Arkansas Wildlife Blog and Gallery
Buffalo National River and NW Arkansas
 
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Map & Guide to Lost Valley Hiking Trail

If there is a single must-see hiking trail in the Upper Buffalo River area is it the hiking trail at Lost Valley
Campground. This trail is virtually one that anyone can hike, the first portion of the trail is even barrier-free
for a half mile.  There are a number of benches for resting and watching the wildlife. The park service
estimates the round trip for a leisurely visit to be 2.5 hours for the 2.3 mile round trip.

Lost Valley Hiking Trail offers reasons to visit in every season. The Eden Falls waterfall is one of the most
photographed in NW Arkansas, a local landmark. The Natural Bridge falls shoot out of a tunnel into a
reflecting pool. Cascades in the creek and in a couple of small canyons on the south side of the trail in the
wet season round out a great nature lover and photographer's venue. Armadillo Falls is also just a short
hike off the trail.

A word of caution. The trail to the Eden Falls Cave is not for children, persons fearful of heights, or anyone
prone to dizzy spells. In wet weather, that trail should probably be avoided by most. 95% of the attraction of
Lost Valley Trail remains if you miss the cave, it's not a big deal.

Spring and fall are magnificent at Lost Valley. The spring wildflower bloom is legendary and a destination
for wildflower lovers in the region. Wildflower season usually coincides with great water flow in the
cascades and waterfalls of Lost Valley. In the fall, golden leaves of the many beech trees in the valley
illuminate it with a golden brown canopy. Fall is also generally a wet season with good flow in the falls and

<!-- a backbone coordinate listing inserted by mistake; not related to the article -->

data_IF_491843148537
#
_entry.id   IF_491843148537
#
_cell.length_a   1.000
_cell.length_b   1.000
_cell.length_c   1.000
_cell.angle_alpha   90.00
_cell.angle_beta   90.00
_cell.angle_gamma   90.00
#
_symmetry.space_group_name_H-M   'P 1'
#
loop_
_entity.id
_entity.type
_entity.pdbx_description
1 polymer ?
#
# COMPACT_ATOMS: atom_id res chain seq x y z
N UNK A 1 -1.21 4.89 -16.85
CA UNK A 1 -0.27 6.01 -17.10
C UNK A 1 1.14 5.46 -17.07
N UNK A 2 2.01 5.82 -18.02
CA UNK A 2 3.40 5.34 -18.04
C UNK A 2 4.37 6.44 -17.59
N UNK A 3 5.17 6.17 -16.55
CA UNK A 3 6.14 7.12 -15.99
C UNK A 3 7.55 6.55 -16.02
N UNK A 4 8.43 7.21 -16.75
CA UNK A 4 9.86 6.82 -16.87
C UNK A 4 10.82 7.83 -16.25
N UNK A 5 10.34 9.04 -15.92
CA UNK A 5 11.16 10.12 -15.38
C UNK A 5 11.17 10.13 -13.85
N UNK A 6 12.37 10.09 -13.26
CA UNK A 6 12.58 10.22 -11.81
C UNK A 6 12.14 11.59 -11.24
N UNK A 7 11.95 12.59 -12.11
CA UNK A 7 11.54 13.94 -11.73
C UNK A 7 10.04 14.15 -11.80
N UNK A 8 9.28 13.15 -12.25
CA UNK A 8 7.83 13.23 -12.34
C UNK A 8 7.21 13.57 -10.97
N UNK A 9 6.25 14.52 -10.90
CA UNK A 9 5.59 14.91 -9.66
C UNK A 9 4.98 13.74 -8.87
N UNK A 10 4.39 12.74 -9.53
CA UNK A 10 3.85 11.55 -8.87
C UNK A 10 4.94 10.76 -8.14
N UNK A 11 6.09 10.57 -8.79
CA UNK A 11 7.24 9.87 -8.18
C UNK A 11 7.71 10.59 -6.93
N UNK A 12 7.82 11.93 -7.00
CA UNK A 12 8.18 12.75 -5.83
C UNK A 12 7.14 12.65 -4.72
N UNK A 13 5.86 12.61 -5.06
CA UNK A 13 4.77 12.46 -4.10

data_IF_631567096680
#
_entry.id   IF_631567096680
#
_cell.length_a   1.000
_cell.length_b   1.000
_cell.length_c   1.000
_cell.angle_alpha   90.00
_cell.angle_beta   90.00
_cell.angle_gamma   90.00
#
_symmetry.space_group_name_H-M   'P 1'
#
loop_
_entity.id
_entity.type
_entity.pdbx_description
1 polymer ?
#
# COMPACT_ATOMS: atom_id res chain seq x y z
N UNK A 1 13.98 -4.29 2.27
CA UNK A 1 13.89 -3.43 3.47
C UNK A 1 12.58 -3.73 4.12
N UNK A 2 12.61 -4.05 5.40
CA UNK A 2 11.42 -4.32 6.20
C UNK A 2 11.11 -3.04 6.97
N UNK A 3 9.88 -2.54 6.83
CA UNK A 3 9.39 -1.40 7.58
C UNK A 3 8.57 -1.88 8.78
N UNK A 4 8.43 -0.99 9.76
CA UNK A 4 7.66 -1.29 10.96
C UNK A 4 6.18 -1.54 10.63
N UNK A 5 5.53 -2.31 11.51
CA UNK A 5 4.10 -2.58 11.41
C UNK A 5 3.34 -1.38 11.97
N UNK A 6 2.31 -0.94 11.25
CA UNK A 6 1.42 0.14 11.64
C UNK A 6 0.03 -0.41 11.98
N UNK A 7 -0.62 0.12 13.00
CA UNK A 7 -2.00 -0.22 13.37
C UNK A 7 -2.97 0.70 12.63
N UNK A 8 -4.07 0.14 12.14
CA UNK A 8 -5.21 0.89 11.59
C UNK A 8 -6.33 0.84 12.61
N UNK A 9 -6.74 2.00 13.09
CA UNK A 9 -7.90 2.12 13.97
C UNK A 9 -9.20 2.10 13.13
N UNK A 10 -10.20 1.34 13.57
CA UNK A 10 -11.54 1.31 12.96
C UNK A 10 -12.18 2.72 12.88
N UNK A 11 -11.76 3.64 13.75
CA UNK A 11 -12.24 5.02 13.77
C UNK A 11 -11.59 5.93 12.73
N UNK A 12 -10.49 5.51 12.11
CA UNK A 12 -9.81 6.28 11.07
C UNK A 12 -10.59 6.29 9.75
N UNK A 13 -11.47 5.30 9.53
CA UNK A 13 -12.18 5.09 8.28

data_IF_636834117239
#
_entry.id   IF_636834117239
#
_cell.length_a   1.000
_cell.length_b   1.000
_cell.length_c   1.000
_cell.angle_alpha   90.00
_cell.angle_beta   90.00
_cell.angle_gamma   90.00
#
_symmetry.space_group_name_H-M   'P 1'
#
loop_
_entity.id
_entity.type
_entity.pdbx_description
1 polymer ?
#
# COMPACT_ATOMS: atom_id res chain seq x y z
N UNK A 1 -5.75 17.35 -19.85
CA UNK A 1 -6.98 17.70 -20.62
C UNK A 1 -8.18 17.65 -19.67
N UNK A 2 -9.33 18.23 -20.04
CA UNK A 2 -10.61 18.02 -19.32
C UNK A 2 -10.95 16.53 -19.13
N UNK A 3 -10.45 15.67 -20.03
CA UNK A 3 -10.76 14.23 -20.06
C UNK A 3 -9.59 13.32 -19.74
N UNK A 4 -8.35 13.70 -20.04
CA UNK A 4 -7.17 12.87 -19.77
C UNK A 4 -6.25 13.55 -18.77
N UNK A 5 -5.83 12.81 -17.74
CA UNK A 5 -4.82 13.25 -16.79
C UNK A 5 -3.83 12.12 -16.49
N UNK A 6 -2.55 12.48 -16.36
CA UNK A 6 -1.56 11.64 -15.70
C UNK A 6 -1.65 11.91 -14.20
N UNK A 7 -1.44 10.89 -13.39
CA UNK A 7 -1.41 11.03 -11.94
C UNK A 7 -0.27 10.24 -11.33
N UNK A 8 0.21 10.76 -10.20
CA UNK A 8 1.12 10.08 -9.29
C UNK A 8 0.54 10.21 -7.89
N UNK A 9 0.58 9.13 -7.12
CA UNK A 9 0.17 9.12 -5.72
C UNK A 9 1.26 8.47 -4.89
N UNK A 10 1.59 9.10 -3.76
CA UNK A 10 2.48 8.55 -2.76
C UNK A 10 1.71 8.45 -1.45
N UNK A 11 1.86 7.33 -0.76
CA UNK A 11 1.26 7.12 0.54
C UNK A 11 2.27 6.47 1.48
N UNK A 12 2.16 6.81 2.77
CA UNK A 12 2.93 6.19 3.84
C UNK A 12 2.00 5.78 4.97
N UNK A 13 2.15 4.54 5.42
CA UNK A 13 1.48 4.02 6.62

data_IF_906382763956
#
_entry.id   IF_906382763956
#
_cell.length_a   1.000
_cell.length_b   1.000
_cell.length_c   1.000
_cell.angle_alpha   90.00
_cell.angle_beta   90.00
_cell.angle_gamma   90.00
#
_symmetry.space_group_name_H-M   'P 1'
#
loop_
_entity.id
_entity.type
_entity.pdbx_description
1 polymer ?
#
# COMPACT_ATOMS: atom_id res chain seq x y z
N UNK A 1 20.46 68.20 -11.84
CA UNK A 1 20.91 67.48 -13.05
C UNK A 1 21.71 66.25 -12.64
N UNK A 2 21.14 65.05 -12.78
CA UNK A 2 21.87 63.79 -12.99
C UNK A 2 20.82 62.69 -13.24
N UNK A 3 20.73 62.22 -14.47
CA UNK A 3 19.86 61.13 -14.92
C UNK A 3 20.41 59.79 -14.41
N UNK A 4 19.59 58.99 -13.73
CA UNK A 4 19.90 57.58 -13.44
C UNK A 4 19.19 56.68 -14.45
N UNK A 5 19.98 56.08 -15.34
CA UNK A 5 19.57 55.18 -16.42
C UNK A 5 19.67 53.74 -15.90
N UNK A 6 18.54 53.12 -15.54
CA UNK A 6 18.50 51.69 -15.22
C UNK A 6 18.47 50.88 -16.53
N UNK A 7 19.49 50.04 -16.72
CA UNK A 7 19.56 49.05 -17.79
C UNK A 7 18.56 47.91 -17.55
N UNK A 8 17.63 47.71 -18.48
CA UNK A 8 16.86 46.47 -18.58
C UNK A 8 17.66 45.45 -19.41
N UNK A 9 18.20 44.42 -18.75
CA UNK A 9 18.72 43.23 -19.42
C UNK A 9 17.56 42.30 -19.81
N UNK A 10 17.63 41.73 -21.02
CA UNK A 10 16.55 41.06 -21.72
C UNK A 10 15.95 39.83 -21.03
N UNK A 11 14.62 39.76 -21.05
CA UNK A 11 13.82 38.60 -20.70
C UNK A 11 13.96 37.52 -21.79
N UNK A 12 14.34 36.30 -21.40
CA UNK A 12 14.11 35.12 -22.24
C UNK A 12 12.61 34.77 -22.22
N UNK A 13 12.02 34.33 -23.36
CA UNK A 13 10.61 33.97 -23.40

Clark Creek. It has the additional advantage of coinciding with the rutting season for the legendary Boxley
Valley elk herd.


Narrative for Map (below):

I have a few different features marked for Lost Valley not listed in most guidebooks that I have seen.

Wildflower areas are noted with a label. Wildflowers border the hiking trail in Lost Valley on both sides all
the way up to the Natural Bridge. The wildflower season is long, generally extending from April to June for
the big show, but wildflowers are around in all the warm months in one form or another. In Lost Valley the
flowers are abundant along Clark Creek and diminish after the Natural Bridge as the soil becomes more
rocky and you climb above creek level.

The Suck Hole   I have not read about this anywhere, but in the area marked on the map, there is a large
crack in the creek bed that takes a huge percentage of Clark Creek underground when it is flowing hard.
This kind of formation is common in Karst geological formations. There is at least one similar hole in the
Smith Creek Preserve. Anyway, it is interesting to photograph.

Next in line is what locals call "the Spirit Tree". It typifies a trait seen in many beech trees where the center
of the trunk rots out, but the outer rings and bark seem pretty sound. This is the most extreme example of
this hollowing out. You can step through the trunk of this tree. It also has roots that look like feet. I doubt this